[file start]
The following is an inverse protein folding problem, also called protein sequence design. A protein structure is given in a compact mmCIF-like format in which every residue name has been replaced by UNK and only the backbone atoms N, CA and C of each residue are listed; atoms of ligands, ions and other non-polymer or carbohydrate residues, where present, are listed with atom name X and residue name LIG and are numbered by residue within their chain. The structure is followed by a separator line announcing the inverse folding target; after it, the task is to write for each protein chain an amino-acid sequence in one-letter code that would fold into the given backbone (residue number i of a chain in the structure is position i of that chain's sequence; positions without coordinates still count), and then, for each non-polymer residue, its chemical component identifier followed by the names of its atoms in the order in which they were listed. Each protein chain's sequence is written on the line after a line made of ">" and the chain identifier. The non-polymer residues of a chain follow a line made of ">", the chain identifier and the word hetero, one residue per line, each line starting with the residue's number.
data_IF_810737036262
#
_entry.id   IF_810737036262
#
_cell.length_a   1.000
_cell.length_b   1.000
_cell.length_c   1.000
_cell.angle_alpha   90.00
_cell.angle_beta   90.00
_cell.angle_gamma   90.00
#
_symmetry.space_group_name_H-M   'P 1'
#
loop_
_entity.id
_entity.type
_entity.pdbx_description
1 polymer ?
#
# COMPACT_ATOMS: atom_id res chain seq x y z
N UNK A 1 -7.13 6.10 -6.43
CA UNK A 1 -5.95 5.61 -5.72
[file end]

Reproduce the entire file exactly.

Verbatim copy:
The following is an inverse protein folding problem, also called protein sequence design. A protein structure is given in a compact mmCIF-like format in which every residue name has been replaced by UNK and only the backbone atoms N, CA and C of each residue are listed; atoms of ligands, ions and other non-polymer or carbohydrate residues, where present, are listed with atom name X and residue name LIG and are numbered by residue within their chain. The structure is followed by a separator line announcing the inverse folding target; after it, the task is to write for each protein chain an amino-acid sequence in one-letter code that would fold into the given backbone (residue number i of a chain in the structure is position i of that chain's sequence; positions without coordinates still count), and then, for each non-polymer residue, its chemical component identifier followed by the names of its atoms in the order in which they were listed. Each protein chain's sequence is written on the line after a line made of ">" and the chain identifier. The non-polymer residues of a chain follow a line made of ">", the chain identifier and the word hetero, one residue per line, each line starting with the residue's number.
data_IF_810737036262
#
_entry.id   IF_810737036262
#
_cell.length_a   1.000
_cell.length_b   1.000
_cell.length_c   1.000
_cell.angle_alpha   90.00
_cell.angle_beta   90.00
_cell.angle_gamma   90.00
#
_symmetry.space_group_name_H-M   'P 1'
#
loop_
_entity.id
_entity.type
_entity.pdbx_description
1 polymer ?
#
# COMPACT_ATOMS: atom_id res chain seq x y z
N UNK A 1 -7.13 6.10 -6.43
CA UNK A 1 -5.95 5.61 -5.72